AP-TX--Texas News Coverage Advisory 8:30 am, TX
Good morning! Here’s a look at how AP’s general news coverage is shaping up today in Texas. Questions about today’s coverage plans are welcome, and should be directed to 972-991-2100.
A reminder: This information is not for publication or broadcast, and these coverage plans are subject to change. Expected stories may not develop, or late-breaking and more newsworthy events may take precedence. Advisories, digests and digest advisories will keep you up to date.
Some TV and radio stations will receive shorter APNewsNow versions of the stories below, along with all updates. All times are Central.
For up-to-the minute information on AP’s coverage, visit Coverage Plan at newsroom.ap.org
KATY, Texas — Houston suffered the brunt of Hurricane Harvey when it pummeled Texas last August. Harvey dumped nearly 50 inches of rain on parts of the flood-prone city. The storm killed nearly 70 people, damaged more than 300,000 structures and caused an estimated $125 billion in damage. Harris County Judge Ed Emmett, the top elected county official, says more than 100,000 flooded homes in Harris County didn’t have flood insurance. According to FEMA, 80 percent of all households affected by Harvey weren’t covered for floods. An Associated Press analysis found fewer than one in five properties in high-risk flood zones had coverage. By Juan A. Lozano and Meghan Hoyer. SENT: 860 words, with photos.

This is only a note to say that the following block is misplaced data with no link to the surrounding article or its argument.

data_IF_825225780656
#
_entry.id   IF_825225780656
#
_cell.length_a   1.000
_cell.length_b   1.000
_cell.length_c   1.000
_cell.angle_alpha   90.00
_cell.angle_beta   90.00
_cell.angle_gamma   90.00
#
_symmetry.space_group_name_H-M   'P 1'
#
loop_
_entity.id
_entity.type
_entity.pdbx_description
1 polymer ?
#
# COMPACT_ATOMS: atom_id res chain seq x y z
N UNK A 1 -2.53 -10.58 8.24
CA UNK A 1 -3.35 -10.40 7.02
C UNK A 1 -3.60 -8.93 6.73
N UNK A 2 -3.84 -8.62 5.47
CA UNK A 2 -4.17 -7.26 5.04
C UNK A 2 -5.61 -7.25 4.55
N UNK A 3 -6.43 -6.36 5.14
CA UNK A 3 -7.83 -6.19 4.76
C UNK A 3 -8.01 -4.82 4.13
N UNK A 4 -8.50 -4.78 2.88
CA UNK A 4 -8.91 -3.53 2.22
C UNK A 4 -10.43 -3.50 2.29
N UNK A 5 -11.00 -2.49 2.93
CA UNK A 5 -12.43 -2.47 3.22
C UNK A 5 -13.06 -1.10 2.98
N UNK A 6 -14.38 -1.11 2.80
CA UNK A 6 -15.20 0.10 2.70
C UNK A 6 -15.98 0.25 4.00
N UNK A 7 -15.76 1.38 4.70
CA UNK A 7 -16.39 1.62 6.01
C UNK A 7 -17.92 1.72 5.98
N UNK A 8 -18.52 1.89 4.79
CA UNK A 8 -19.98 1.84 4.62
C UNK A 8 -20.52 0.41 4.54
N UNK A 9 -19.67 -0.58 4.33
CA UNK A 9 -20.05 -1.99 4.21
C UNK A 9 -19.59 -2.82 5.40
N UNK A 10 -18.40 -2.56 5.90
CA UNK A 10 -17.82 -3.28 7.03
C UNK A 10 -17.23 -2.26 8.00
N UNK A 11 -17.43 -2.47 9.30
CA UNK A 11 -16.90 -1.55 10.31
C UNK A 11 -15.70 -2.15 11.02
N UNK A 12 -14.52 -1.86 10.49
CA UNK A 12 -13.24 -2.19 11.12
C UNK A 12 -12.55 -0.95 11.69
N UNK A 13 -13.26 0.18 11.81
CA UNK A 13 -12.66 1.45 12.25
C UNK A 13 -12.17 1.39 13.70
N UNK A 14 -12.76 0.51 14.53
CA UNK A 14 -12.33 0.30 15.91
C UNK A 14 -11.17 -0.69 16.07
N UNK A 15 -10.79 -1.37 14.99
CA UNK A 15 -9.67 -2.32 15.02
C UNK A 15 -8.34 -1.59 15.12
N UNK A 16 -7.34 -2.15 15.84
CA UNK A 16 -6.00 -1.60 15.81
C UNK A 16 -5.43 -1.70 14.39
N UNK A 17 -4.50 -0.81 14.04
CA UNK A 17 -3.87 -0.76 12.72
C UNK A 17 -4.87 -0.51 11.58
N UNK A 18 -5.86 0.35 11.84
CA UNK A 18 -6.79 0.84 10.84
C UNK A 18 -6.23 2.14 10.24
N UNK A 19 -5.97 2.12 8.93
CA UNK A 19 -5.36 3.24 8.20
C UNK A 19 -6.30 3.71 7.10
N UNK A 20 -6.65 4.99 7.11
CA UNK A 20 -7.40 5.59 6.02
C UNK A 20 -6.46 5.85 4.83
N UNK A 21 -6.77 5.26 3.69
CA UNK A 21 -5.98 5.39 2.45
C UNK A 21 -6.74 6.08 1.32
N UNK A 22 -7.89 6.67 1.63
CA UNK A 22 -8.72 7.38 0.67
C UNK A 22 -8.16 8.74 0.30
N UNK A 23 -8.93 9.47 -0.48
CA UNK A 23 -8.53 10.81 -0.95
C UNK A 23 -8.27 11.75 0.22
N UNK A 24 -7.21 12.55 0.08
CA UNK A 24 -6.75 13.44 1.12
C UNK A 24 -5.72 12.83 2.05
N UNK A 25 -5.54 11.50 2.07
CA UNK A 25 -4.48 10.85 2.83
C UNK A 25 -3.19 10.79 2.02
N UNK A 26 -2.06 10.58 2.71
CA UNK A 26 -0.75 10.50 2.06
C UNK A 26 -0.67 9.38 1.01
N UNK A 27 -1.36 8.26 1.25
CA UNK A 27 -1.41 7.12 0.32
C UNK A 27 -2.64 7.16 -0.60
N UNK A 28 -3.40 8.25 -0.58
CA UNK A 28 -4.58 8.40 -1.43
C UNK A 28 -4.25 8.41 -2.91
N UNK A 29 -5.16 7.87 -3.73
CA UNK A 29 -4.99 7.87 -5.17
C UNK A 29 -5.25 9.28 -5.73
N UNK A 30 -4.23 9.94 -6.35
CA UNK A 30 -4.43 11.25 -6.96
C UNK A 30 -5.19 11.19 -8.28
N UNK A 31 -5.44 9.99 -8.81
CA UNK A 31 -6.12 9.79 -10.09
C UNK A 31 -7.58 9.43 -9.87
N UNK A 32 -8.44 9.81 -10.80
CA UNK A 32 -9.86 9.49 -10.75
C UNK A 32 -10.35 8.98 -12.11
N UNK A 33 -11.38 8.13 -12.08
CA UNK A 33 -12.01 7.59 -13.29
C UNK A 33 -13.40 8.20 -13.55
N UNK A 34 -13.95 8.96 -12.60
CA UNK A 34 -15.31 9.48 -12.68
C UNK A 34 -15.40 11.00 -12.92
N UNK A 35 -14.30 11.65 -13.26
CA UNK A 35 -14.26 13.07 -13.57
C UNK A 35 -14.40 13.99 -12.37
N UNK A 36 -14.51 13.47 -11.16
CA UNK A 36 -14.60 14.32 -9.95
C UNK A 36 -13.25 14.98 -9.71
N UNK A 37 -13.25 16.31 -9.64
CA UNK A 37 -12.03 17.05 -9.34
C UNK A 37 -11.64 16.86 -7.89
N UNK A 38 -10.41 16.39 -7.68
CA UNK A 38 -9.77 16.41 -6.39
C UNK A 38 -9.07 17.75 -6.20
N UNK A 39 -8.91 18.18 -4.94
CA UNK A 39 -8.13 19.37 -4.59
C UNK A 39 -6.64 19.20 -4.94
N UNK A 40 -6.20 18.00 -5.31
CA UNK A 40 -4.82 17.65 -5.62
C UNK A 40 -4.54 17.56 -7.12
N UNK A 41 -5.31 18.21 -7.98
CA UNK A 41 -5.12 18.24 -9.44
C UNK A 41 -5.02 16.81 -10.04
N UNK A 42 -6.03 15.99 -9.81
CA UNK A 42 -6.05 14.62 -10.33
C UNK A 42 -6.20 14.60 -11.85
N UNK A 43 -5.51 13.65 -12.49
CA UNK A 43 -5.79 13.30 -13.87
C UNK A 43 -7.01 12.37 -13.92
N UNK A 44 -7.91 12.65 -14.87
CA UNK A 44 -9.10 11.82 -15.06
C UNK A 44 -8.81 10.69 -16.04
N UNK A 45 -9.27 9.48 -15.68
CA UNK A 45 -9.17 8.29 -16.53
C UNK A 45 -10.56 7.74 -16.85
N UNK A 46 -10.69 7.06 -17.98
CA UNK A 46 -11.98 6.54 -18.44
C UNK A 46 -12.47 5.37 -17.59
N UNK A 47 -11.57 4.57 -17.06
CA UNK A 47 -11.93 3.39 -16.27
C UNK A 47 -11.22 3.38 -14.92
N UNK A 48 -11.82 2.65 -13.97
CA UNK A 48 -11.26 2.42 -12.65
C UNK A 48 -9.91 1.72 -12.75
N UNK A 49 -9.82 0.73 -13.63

AP POLL-YOUNG AMERICANS
WASHINGTON — Young people are looking for a change this election season — a generational change. A poll by the Associated Press-NORC Center for Public Affairs Research and MTV found that most Americans ages 15 to 34 think voting in the midterm elections gives their generation some say about how the government is run, and 79 percent of this group say leaders from their generation would do a better job running the country. By Laurie Kellman and Hannah Fingerhut. SENT: 860 words, with photo.
GOSHEN, Indiana — Immigration and Customs Enforcement has long sought to consolidate immigrants held in scattered Midwest jails. Since 2011, contractors have proposed detention centers in seven communities near Chicago, from the exurb of Crete, Illinois, to the steel center of Gary, Indiana. Local governments in Texas and California recently canceled agreements to hold detainees for ICE even as other communities seek the jobs and dollars that doing so can generate. But demand for those facilities is rising. By Adam Geller. SENT: 2,740 words, with photos. NOTE: An abridged, version, 930 words, has also moved.
HOUSTON — Associated Press journalist Michael Graczyk of Houston, who witnessed and chronicled more than 400 executions as a criminal justice reporter in Texas, will retire Tuesday after 45 years. Graczyk, 68, may have observed more executions than any other person in the United States since the Supreme Court reinstated the death penalty in 1976. Millions of readers in Texas and beyond relied on his coverage of capital punishment in America’s most active death penalty state. By Nomaan Merchant. UPCOMING: 600 words, with photos.
— DOWNLOADABLE GUNS — Pennsylvania officials say they’ve successfully stopped a Texas company that makes 3D downloadable guns from making them internet-accessible in Pennsylvania and from uploading new files. Also moved on the wire Sunday night.
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